For a century and a half, people have thought about occupying Wall Street. The first that I know is the protagonist, sort of, of a short story by Herman Melville that I taught often and that many students found irritatingly undefinable: "Bartleby the Scrivener, A Tale of Wall Street."
In short, Bartleby is hired by a law firm on Wall Street that is successful enough to have three scriveners, that is people who write out and copy legal documents by pen. A scrivener is a writer in the sense that he is secretary and xerox machine all rolled into one. At first, he does very able work, but soon takes to declining the tasks assigned to him with the phrase "I prefer not to." After a time, he refuses to do anything, including leave the premises. The lawyer, who is the narrator of the story, feels both pity and revulsion at Bartleby, and ends up moving from the office himself. Bartleby still refuses to move from the premises. The new occupants enlist the lawyer's help, but to no avail. Bartleby is finally forcibly removed and confined to jail. The lawyer gives money to the guards to insure that Bartleby at least gets good food, but Bartleby prefers not to eat, also, and ends up starving himself to death.
Students were frustrated by the story and irritatedly asked, "What's the point?" Still, they found the story unsettling, some demanding that I provide them with an interpretation that made a point for them. I suggested that they consider that a point of the story is that life as it is conventionally lived has no point to some people, and they prefer not to participate. And also to consider how helpless the narrator felt in trying to help Bartleby who rejected all his efforts. One very astute student likened the feeling she got from the story to how she felt when her brother committed suicide, and there is no way to make intelligible those forces that are unintelligible to others.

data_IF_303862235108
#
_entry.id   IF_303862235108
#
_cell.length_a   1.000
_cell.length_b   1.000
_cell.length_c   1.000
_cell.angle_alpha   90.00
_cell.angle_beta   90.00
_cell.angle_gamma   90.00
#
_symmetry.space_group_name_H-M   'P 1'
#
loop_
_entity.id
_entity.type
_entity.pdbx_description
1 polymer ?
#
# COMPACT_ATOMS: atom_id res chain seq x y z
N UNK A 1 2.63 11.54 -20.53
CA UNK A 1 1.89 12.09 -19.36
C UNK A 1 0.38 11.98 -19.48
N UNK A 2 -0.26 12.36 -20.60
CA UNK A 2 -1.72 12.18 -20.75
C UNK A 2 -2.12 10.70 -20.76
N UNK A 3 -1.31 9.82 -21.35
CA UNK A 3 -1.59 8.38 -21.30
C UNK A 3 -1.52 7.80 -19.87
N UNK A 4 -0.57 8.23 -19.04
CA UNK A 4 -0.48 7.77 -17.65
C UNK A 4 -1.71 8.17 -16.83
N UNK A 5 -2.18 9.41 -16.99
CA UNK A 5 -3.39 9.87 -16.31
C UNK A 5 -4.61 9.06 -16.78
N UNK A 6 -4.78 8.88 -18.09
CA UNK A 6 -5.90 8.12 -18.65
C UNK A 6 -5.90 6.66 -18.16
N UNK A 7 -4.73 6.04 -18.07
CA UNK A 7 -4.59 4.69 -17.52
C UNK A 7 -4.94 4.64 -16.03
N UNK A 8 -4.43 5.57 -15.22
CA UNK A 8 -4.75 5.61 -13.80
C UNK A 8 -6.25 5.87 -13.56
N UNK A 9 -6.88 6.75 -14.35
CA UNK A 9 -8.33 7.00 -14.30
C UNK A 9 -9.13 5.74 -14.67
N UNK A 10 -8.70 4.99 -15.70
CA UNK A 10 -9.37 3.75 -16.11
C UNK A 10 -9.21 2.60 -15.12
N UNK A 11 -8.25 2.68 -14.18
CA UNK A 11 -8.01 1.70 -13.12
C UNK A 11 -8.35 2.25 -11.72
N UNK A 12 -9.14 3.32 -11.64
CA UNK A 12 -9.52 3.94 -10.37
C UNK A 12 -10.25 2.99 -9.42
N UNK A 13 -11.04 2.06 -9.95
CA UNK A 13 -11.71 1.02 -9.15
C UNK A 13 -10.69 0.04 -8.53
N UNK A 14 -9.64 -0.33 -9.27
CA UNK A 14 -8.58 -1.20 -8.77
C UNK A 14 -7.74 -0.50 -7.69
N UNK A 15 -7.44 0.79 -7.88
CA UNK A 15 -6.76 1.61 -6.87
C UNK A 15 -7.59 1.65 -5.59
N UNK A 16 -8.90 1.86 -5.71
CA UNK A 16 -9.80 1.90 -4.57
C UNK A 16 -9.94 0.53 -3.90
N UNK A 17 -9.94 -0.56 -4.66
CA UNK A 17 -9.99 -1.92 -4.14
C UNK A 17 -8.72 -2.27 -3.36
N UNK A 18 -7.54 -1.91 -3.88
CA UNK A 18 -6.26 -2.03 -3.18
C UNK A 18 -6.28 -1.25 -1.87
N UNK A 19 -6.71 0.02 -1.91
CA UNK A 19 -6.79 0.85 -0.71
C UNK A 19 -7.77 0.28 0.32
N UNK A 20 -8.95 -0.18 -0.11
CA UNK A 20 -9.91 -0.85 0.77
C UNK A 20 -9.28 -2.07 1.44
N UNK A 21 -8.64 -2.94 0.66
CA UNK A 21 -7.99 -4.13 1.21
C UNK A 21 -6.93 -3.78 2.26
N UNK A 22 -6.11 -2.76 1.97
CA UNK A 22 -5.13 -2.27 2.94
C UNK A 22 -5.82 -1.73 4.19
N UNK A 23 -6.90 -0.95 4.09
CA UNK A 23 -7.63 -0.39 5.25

Part of the reaction is that the Occupy movement has confronted capitalism which has reached a state of perversion. It has based itself upon the fact that a very tiny segment of the population owns the country's power and wealth and that democracy is not possible under that circumstance.
The origins of the movement and how it came to be organized is given a clear and coherent treatment in a current article in The New Yorker.
In essence, the movement has spoken for the 99 percent of Americans who find themselves struggling to live while 1 percent lives in conspicuous, mindless opulence. No kind of life, let along democracy, can survive that condition, and when it comes to submitting to it, the Occupy movement has said "I prefer not to."
The movement has been removed from the places it chose to occupy for the most part, but it still occupies the mind in unsettling ways, much like Melvilles' 1853 story, which has the capacity to rankle and irritate.
The Occupy movement has not been vanquished. It is finding new ways and places to occupy.
There is hope in that. When it comes to living under the neo-feudal state that America has become, I prefer not to.